Craig Louis Stehr


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When I was growing up my mother came up with a lot of true sayings:

  • People are dumb as a box of rocks, so you can’t plan for stupid.
  • You don’t dress to impress. You dress to show your respect to others.
  • The fastest way to failure is to claim you are a victim of some accident of life.
  • Life’s not fair. Get over it and move on.
  • Don’t let your career find you. You find what you were made to do.
  • Knowledge comes from school. Maturity sometimes comes with age. Wisdom comes from the Bible.
  • Something worth doing is seldom easy.
  • If you give a hobo (homeless of the time) a quarter you guarantee one thing. He will be back for another quarter.
  • Most people want to feel good, so they vote with their hearts not their brains.

I added: Your logic can be perfect, but your facts could be wrong.

Growing up in Redding we couldn’t ride horses in the field until the first rain because a spark from the horseshoe might start a fire. We could only ride on the dirt road in the summer. Not fun.

This year I saw someone mowing tall dry grass with a power mower in July. I thought about the box of rocks.

Bob Seyms

Santa Rosa

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As I get older I have increasing problems dealing with complexity. I believe the same is true for most elderly people. The population generally is aging. So why do they keep making health insurance more and more complex? Do we really need to have the choice of 50 slightly differing plans? I just sent in an application for medicaid for my wife – a 3 inch thick sheaf of paperwork that cost me 4 days of work to find and photocopy. Computers have made it possible for government and corporations to make everything mind-numbingly complex and totally beyond understanding. At the same time, computer makers and programmers can’t standardize the simplest things. As was mentioned above, you can’t call a business and talk to a person without spending 15 minutes wading through a phone tree, and if you do they are in India reading off a script and you can’t understand them or get a useful answer. But at the same time, every telemarketer and robocaller on the planet can call you continually even though you have a cell and are also on the do not call list. Leading to the present situation where I seldom answer my phone unless the person is on my call list and their name pops up. Unfortunately, corporate callers like in health care are always calling from different numbers, so I miss a number of important calls. The lack of interest by phone companies and governments about doing anything at all about this situation is making telephones totally useless. If I wasn’t married I likely wouldn’t even own one.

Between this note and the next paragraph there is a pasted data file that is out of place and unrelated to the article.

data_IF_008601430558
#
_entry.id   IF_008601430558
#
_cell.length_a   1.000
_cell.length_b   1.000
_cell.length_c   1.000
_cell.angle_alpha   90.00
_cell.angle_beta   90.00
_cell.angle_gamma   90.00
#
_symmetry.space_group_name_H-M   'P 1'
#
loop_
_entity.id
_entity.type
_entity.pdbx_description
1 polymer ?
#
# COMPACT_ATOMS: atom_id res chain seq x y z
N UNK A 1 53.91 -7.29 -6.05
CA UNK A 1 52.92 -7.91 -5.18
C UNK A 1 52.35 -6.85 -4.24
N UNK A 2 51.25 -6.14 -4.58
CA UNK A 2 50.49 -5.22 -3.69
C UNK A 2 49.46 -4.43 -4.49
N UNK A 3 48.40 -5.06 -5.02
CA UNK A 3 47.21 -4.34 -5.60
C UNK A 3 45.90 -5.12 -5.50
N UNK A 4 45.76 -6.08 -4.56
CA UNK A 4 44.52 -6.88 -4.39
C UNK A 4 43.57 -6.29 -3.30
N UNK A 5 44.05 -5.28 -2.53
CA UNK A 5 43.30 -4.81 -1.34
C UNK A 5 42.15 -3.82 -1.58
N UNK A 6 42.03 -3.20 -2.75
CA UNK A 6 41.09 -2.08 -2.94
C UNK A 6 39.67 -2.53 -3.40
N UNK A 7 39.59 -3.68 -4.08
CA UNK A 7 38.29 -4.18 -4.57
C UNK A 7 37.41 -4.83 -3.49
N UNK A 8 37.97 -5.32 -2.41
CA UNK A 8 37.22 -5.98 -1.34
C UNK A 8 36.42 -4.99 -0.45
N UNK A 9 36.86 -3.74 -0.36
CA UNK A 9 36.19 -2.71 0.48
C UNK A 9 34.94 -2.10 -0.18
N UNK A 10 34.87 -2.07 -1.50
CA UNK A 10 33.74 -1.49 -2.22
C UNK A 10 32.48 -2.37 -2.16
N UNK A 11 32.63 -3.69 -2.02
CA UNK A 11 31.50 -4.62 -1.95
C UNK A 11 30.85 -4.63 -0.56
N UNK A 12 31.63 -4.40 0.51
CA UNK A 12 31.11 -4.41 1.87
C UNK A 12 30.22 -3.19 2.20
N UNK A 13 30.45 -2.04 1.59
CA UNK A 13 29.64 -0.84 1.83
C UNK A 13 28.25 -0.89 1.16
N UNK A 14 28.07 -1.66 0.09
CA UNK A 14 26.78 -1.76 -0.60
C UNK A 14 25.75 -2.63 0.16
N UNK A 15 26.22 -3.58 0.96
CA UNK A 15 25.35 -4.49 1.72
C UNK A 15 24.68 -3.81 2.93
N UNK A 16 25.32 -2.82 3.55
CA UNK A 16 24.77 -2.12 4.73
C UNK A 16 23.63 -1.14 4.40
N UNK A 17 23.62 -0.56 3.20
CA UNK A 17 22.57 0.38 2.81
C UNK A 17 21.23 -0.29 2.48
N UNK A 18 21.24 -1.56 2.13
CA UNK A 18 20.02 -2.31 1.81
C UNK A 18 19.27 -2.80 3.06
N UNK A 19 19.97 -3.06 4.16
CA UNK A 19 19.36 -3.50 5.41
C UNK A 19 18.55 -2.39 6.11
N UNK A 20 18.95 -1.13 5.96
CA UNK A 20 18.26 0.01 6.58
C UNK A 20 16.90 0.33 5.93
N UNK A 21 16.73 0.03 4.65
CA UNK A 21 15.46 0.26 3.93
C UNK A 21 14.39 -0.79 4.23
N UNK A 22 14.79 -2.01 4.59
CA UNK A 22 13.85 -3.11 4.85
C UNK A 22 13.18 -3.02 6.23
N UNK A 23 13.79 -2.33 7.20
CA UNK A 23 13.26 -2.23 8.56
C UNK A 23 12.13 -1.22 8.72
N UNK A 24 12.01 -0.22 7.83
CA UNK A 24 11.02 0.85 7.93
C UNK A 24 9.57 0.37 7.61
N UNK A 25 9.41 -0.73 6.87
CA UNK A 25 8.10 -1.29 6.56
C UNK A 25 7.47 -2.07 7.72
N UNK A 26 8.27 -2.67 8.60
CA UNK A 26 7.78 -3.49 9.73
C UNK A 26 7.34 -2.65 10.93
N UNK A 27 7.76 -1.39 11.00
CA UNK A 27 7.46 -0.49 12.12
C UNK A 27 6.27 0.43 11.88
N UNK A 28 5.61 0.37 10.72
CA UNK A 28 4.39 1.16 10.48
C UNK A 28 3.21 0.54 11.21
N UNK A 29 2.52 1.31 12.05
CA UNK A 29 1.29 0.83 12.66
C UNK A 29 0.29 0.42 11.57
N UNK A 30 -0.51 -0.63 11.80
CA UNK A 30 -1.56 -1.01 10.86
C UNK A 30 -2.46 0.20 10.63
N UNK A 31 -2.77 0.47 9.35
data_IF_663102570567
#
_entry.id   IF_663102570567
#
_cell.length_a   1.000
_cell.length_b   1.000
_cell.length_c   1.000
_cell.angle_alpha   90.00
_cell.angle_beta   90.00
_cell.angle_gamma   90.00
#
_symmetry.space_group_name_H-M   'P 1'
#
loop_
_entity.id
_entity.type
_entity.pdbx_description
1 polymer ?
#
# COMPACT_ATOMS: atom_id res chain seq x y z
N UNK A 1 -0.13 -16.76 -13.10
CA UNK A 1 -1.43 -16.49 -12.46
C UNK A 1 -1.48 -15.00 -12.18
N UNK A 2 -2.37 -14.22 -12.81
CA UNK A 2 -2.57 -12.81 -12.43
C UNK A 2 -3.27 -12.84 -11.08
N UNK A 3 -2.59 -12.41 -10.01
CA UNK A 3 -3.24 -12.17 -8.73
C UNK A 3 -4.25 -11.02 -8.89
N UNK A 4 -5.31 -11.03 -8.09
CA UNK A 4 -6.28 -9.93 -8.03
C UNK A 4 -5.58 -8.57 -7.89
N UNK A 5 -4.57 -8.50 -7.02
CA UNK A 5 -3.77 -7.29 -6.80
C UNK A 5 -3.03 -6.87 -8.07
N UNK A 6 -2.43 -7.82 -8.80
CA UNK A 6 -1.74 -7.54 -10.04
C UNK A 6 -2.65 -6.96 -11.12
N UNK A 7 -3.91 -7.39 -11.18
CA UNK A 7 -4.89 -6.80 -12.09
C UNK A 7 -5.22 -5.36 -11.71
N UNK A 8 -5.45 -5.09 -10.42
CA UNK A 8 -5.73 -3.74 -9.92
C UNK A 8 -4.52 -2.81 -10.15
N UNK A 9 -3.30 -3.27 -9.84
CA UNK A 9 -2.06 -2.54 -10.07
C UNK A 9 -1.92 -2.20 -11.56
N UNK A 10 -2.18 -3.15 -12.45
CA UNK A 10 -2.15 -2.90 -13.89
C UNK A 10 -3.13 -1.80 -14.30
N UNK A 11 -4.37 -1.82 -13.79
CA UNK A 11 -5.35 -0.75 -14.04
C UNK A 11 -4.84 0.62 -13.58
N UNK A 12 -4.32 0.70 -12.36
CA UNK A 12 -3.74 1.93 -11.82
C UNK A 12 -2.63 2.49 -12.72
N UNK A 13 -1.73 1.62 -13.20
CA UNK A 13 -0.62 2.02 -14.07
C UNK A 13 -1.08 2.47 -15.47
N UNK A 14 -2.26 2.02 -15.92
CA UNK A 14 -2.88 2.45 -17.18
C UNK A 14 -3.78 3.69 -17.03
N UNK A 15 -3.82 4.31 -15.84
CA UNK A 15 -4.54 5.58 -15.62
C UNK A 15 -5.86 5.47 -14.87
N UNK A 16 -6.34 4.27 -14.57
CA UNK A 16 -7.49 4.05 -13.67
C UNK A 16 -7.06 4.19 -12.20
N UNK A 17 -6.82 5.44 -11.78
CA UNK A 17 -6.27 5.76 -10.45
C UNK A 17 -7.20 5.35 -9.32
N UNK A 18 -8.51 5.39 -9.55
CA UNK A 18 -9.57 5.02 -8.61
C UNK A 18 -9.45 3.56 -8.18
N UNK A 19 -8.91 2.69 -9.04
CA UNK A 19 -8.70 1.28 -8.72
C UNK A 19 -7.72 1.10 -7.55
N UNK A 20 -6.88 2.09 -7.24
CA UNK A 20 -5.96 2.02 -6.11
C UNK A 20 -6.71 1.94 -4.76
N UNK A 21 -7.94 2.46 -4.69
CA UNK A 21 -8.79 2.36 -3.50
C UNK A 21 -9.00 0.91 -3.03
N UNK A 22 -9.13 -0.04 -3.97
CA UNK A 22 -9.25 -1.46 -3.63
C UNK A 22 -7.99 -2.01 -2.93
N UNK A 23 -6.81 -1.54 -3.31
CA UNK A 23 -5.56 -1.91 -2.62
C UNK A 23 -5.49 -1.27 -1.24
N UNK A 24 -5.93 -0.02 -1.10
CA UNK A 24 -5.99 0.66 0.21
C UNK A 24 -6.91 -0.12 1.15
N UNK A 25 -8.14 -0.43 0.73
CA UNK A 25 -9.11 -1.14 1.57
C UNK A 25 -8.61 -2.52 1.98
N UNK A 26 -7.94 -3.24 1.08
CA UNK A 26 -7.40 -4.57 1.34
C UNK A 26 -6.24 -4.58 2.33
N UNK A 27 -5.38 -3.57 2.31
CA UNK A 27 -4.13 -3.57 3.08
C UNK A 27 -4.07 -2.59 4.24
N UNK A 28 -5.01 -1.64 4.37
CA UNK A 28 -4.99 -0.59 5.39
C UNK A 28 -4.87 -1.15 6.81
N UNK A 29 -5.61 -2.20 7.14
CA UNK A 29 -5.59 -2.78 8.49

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Beautiful day for a walk outside!

This is a great time of year to make a pact with yourself to get outside more. We are lucky to have this rare mild climate that allows for so many stunning plants and animals to thrive on our area of the coast. Consider becoming a member of the Mendocino Coast Botanical Gardens and add some beauty to your new year! All levels of membership include: - Free admission to the Gardens, year-round (special events require additional admission)

  • Free, or reduced admission and other discounts at more than 300 other gardens nationwide!
  • Guests/clients of members qualify for the current Member Guest admission rate of $10 per visit per guest when accompanied by the member at the time of ticket purchase
  • Discount on workshops and classes
  • Free access to seasonal guided walking tours including Rhododendron, MCBG Collections, Birding, and Mushroom Walks